"To keep the body in good health is a duty... otherwise we shall not be able to keep our mind strong and clear."
There's no denying the fact that western medicine made huge leaps in healthcare in the 20th century. Whether fixing broken bones or eradicating debilitating diseases, its practitioners revolutionized the way humans interact with their environment. But given western medicine's unhealthy obsession with separating body functions from those of mind and soul, it also engineered some spectacular disconnects. Yes, we abandoned the myths of our superstitious elders for the science-based dogma of our contemporaries. But how much did we lose in the process?
Fortunately, the pendulum is swinging back some. Indeed, the whole idea of health care in the 21st century — at least in the west — is about trying to find ways of re-connecting body to mind and soul. It's not like we're dismissing what science has wrought. But that's not enough anymore. Yoga, meditation, marshal arts and physiotherapy, the slow (and local) food movement... these are all manifestations of a newfound appreciation for a more holistic approach to health and wellness.
Now I know this doesn't come as news to most of you. After all, the Sea to Sky corridor is a virtual nexus for this this way of life. What fascinates me, however, is the proliferation of passionate young people who are setting themselves up in this valley as healthcare providers for a new age.
Magdalena (Magda) Regdos is one such person. She comes from a long line of caregivers — her grandparents were doctors, her mother was a dentist — and she always assumed that she would follow in their footsteps. Alas, the science-based pre-med courses she encountered at university didn't resonate with her. She was far more interested in dealing with people than with theories... hence her decision to switch to a more hands-on profession. Which totally shocked her parents.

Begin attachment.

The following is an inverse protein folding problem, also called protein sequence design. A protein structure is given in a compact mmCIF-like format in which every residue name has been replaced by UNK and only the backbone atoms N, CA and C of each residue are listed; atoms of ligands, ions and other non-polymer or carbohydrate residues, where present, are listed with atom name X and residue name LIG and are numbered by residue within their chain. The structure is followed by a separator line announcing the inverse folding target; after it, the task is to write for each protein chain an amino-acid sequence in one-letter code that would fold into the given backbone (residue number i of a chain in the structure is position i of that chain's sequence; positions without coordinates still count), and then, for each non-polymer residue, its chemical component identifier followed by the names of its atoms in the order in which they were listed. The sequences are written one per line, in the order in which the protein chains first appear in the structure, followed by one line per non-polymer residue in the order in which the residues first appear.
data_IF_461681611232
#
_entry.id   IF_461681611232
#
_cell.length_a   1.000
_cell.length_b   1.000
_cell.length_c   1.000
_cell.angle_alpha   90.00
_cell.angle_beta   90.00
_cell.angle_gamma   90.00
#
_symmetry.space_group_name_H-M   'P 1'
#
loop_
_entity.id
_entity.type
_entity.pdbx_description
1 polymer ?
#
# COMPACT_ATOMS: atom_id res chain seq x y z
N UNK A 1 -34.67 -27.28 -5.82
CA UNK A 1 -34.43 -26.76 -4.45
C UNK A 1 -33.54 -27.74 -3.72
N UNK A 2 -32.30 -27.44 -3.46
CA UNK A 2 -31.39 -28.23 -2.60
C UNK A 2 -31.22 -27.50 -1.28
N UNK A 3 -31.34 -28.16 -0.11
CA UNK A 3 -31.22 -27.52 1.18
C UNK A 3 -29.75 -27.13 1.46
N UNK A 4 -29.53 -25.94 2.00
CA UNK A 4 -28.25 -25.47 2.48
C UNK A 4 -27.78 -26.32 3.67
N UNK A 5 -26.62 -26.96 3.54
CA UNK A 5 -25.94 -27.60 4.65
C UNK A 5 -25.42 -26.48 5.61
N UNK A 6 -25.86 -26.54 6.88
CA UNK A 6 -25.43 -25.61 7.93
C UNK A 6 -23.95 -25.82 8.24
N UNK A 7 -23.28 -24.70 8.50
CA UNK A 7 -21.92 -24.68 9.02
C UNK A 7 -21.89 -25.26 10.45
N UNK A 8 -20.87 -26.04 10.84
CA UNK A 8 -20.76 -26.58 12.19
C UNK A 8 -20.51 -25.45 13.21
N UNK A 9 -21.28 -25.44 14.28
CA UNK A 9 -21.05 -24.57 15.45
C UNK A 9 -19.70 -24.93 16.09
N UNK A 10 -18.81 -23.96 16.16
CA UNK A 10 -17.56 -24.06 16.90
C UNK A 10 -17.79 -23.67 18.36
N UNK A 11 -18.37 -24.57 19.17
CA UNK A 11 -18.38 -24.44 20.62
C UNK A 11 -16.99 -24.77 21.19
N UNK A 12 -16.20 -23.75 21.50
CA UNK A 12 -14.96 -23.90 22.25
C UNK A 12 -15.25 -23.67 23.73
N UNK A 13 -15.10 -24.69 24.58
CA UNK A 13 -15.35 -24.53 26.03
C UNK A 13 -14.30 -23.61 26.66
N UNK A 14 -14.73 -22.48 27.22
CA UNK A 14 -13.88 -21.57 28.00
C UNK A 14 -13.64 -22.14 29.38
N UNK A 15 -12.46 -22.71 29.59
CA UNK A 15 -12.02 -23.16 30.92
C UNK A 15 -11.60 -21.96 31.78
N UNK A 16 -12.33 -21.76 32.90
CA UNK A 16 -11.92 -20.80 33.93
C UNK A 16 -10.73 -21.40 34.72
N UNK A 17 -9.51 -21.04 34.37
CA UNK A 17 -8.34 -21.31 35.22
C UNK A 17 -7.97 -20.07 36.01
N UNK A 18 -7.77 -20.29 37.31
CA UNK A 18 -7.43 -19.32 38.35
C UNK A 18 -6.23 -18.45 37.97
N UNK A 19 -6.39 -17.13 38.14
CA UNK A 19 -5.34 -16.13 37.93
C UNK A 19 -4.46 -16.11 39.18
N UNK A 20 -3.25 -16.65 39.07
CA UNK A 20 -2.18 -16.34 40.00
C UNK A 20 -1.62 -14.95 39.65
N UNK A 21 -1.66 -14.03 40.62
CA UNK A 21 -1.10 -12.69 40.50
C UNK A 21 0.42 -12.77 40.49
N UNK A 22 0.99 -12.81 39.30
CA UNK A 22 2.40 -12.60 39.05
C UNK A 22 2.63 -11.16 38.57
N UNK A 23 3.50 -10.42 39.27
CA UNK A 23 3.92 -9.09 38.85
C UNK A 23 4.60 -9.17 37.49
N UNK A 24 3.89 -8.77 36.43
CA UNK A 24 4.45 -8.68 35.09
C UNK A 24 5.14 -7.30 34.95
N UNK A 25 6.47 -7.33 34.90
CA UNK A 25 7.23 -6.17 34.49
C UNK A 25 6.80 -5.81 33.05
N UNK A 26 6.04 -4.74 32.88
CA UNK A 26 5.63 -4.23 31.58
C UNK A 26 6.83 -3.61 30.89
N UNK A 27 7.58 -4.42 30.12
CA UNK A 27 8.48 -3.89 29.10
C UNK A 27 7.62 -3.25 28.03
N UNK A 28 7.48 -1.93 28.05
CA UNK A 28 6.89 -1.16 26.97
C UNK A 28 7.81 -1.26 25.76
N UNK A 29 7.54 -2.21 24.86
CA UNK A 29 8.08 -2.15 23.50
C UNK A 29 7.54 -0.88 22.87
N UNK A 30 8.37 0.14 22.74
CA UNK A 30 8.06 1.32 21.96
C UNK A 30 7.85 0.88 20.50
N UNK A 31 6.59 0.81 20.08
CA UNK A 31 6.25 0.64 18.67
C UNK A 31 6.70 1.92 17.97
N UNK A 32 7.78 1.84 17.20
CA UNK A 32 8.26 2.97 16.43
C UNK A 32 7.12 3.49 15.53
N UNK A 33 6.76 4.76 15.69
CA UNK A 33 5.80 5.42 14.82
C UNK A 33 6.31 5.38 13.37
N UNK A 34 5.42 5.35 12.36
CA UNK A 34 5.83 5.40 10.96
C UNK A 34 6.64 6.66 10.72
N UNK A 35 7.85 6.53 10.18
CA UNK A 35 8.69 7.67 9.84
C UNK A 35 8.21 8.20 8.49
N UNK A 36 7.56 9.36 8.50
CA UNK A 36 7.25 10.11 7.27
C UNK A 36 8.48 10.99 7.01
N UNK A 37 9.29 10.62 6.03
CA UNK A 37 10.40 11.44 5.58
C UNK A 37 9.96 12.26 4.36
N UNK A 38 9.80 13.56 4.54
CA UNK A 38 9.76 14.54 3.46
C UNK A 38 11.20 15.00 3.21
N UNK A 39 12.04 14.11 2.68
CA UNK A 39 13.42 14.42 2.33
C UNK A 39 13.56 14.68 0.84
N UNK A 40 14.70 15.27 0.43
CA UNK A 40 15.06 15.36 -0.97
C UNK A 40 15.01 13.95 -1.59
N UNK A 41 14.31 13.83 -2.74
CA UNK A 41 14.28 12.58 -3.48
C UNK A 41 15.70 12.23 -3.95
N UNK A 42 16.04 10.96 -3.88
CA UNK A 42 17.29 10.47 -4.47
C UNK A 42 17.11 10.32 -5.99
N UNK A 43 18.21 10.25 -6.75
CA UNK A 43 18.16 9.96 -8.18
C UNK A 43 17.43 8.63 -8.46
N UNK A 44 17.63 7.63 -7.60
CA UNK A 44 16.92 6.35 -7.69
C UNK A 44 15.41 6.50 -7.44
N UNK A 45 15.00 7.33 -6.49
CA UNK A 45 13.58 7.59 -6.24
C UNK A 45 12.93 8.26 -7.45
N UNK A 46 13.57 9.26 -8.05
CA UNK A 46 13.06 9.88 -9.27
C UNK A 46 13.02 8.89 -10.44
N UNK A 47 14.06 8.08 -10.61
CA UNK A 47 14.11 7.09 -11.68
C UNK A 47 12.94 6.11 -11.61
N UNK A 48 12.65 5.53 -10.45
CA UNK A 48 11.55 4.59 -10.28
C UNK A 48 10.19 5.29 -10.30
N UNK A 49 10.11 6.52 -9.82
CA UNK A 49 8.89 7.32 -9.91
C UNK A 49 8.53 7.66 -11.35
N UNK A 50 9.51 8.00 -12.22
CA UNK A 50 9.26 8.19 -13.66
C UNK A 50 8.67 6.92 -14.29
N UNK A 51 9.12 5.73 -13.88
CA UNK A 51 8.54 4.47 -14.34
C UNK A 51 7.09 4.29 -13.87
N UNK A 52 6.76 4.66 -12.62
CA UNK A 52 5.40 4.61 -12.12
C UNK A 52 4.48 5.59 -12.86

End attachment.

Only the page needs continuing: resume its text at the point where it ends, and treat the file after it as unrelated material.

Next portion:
But I'm getting ahead of myself again. Let's go back to the beginning.
"I was born in Poland — in Krakow," says the thirtysomething massage therapist. "But my family emigrated to Canada when I was five. Times were tough in Poland in the early '80s, and my dad, a mining engineer, was able to find work in New Brunswick." The town where they settled is called Sussex, and that's where Magda would spend the next thirteen years of her life. "It wasn't all that big a town — probably around 30,000 people — and everything revolved around the mine..." She stops. Smiles at the memories. "But it was a really safe place to grow up."
Soccer was Magda's first love, and she was good at it, really good. But in wintertime, when it got too cold to play, she and her friends mostly hung out at the local ski hill. She laughs. "It's called Poley Mountain. And it has all of 12 trails and 600 feet of vertical." More laughter. "It even has a black run called 'Fanny.'"
Celebrated as the "biggest ski resort" in southern New Brunswick, Poley might not have much of a profile on the national level, but for Sussex teenagers, explains Magda, it was all they needed. "Getting a ski pass was the thing to do back then. Sure, we'd go to hockey games and stuff, but skiing was the biggest thing."
Magda graduated from high school when she was only sixteen. But her education, she says, was just starting. With no college in the immediate area, she decided to move to Halifax so she could study kinesiology at Dalhousie University. Why kines? "It sounded like sport medicine to me," she explains. And smiles. "But really, I just wanted to play soccer..."
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